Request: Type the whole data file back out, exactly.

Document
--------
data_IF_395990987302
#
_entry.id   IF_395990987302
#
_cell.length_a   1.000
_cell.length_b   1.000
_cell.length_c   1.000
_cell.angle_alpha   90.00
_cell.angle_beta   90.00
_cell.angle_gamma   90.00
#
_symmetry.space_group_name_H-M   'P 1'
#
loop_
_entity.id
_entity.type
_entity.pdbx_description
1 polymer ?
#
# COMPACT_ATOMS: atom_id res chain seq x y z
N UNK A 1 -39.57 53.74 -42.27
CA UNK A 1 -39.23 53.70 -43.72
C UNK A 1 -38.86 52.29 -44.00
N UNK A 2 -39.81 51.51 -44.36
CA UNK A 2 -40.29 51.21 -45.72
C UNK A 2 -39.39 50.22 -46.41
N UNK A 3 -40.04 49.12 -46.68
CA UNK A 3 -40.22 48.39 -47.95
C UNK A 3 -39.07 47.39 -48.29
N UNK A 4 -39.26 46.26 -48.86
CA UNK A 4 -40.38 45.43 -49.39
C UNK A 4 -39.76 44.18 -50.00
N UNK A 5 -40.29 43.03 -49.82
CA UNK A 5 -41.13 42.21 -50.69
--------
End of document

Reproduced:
data_IF_395990987302
#
_entry.id   IF_395990987302
#
_cell.length_a   1.000
_cell.length_b   1.000
_cell.length_c   1.000
_cell.angle_alpha   90.00
_cell.angle_beta   90.00
_cell.angle_gamma   90.00
#
_symmetry.space_group_name_H-M   'P 1'
#
loop_
_entity.id
_entity.type
_entity.pdbx_description
1 polymer ?
#
# COMPACT_ATOMS: atom_id res chain seq x y z
N UNK A 1 -39.57 53.74 -42.27
CA UNK A 1 -39.23 53.70 -43.72
C UNK A 1 -38.86 52.29 -44.00
N UNK A 2 -39.81 51.51 -44.36
CA UNK A 2 -40.29 51.21 -45.72
C UNK A 2 -39.39 50.22 -46.41
N UNK A 3 -40.04 49.12 -46.68
CA UNK A 3 -40.22 48.39 -47.95
C UNK A 3 -39.07 47.39 -48.29
N UNK A 4 -39.26 46.26 -48.86
CA UNK A 4 -40.38 45.43 -49.39
C UNK A 4 -39.76 44.18 -50.00
N UNK A 5 -40.29 43.03 -49.82
CA UNK A 5 -41.13 42.21 -50.69